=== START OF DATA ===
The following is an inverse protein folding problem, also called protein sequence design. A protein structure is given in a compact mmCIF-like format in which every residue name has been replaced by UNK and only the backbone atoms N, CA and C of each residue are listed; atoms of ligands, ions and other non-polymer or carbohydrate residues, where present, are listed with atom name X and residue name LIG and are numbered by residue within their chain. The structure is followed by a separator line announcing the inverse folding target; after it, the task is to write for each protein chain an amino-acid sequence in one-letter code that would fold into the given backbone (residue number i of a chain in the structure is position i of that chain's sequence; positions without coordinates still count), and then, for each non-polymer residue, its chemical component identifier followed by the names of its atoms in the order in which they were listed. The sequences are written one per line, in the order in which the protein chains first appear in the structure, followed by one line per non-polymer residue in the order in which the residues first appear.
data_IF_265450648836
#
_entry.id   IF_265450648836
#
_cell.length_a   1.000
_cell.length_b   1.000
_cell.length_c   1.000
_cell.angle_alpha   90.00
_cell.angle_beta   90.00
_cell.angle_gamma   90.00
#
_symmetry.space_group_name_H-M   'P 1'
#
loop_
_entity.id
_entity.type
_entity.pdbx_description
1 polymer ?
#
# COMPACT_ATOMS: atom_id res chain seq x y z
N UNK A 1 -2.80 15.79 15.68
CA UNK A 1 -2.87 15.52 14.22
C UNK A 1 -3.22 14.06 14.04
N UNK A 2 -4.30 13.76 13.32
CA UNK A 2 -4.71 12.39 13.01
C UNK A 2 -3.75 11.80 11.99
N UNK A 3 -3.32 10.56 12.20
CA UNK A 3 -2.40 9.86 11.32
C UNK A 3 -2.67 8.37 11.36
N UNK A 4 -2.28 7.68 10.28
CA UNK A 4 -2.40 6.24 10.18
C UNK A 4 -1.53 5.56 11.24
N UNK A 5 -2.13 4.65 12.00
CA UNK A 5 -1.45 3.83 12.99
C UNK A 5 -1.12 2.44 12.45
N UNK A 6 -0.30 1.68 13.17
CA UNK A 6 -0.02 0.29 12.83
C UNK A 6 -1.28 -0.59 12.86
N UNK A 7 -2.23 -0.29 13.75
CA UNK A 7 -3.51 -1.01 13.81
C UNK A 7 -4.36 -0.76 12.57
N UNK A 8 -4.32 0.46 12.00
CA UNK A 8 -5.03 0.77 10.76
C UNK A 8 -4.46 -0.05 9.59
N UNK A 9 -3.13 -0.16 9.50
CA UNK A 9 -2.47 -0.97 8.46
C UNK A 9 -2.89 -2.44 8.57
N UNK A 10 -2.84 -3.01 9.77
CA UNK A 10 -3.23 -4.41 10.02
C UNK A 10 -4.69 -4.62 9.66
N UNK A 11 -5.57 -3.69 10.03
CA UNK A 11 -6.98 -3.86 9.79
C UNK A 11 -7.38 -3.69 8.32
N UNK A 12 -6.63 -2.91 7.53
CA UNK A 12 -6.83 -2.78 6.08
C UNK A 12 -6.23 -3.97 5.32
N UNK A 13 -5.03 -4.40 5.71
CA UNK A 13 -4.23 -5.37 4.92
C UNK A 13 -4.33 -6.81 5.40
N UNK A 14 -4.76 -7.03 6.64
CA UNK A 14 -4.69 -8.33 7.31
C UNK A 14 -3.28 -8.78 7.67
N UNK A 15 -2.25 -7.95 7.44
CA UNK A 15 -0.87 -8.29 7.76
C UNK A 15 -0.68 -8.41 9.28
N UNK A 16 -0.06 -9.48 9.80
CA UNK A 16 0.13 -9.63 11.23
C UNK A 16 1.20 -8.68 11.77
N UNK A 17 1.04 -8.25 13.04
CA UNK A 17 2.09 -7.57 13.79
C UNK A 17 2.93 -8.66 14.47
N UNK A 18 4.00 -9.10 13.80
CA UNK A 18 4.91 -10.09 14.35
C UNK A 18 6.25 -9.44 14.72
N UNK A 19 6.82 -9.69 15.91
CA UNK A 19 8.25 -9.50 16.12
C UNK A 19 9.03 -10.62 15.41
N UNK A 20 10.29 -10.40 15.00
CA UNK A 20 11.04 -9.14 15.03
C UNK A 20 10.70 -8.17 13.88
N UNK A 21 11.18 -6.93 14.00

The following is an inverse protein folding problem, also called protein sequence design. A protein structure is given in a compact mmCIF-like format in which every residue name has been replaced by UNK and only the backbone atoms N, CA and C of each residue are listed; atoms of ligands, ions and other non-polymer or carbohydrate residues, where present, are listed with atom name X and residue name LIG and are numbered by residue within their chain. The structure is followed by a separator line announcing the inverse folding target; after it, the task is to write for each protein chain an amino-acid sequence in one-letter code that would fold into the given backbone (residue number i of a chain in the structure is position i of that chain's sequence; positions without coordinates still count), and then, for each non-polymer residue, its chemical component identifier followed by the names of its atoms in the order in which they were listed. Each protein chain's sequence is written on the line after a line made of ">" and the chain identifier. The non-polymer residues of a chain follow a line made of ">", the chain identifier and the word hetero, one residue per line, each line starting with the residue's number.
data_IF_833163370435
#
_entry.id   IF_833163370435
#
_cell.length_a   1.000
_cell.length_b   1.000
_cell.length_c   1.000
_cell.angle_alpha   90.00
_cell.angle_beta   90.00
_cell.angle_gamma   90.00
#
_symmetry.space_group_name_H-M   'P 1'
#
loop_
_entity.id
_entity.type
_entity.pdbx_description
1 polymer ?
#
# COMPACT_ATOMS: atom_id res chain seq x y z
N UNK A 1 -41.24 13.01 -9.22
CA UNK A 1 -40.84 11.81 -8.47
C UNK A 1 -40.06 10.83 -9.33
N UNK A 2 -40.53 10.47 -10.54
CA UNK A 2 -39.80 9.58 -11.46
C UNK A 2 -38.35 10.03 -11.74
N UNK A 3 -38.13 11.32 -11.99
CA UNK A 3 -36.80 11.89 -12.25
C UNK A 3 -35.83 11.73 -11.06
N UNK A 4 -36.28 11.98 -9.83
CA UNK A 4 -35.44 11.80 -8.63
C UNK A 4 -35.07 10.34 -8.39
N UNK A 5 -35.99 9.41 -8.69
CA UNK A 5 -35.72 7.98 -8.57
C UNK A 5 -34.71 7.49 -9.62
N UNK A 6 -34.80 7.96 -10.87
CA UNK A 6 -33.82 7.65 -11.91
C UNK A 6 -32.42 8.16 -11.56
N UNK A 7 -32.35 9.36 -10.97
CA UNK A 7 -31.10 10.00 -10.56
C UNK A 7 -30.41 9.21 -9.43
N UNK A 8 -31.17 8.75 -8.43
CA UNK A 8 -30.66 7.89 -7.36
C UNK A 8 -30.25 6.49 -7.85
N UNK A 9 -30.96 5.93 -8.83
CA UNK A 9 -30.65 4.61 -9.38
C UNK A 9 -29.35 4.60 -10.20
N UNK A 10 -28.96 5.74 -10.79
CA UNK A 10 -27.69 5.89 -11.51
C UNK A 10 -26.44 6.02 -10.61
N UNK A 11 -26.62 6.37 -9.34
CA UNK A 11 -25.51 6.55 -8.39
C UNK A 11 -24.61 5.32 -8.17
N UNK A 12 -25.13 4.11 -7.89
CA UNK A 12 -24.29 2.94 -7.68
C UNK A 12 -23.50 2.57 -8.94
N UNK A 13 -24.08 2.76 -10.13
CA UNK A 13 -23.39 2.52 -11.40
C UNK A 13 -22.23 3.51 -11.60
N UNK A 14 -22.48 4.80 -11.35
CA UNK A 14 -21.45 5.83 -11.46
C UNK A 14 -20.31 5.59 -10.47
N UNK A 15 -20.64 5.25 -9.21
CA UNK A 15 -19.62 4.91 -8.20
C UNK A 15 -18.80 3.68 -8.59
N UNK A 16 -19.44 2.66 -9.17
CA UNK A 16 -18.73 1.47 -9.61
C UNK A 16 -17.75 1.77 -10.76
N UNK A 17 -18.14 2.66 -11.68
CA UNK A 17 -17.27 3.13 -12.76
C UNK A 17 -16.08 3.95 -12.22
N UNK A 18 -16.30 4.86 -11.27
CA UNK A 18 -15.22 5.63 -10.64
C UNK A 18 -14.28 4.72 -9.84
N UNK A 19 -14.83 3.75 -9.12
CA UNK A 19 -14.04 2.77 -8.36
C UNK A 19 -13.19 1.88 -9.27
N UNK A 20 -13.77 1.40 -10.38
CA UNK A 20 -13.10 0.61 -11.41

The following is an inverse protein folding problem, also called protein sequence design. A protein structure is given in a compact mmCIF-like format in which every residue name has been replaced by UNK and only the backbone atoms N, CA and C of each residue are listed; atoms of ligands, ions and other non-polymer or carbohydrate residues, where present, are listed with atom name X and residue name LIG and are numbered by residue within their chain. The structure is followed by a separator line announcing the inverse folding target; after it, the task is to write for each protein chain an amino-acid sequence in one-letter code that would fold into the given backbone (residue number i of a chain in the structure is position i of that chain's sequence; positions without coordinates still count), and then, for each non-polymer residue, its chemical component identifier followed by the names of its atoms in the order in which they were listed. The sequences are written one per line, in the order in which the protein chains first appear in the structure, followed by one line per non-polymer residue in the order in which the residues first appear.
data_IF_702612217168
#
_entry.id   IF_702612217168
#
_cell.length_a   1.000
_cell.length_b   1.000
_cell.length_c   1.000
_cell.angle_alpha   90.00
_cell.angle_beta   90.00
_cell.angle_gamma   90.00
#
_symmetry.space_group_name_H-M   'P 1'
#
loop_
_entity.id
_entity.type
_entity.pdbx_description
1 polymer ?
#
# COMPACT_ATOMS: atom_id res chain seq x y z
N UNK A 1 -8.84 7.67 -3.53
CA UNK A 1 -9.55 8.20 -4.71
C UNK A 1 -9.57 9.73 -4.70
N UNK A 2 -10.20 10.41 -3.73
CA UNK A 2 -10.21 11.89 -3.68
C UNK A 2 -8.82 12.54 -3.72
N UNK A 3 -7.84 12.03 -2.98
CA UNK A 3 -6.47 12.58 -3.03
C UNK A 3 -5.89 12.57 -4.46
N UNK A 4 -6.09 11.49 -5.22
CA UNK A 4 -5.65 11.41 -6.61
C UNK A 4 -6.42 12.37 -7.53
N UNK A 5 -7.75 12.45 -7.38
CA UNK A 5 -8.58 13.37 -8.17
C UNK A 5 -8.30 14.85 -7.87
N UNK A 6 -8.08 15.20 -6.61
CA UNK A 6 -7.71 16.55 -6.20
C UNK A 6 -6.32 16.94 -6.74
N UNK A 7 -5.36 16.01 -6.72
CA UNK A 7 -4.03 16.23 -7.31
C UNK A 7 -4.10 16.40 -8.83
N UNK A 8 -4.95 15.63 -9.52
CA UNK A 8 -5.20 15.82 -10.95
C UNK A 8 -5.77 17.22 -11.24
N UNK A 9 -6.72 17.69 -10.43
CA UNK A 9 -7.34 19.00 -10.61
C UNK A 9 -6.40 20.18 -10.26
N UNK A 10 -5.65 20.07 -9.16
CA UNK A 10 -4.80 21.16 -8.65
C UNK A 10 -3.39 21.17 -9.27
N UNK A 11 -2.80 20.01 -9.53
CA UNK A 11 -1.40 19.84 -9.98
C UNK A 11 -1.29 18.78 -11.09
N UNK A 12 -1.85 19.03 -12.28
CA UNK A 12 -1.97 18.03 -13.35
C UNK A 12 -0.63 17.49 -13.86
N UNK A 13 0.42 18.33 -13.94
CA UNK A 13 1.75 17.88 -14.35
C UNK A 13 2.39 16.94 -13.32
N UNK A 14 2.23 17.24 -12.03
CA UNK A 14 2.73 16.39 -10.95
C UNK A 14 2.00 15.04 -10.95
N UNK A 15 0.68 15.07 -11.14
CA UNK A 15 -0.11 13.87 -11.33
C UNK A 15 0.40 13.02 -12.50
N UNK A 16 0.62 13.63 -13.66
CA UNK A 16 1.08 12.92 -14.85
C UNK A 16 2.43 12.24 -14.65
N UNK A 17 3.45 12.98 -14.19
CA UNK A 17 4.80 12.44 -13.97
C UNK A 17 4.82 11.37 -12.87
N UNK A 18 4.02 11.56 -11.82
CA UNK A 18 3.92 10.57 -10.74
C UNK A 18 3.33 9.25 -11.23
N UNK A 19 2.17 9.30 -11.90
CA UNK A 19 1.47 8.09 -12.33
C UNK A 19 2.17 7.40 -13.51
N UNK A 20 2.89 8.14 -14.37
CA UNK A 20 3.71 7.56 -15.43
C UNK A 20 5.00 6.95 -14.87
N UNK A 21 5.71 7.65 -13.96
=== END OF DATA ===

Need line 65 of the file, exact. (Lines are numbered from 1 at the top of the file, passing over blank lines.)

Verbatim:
CA UNK A 15 -0.87 -8.29 7.76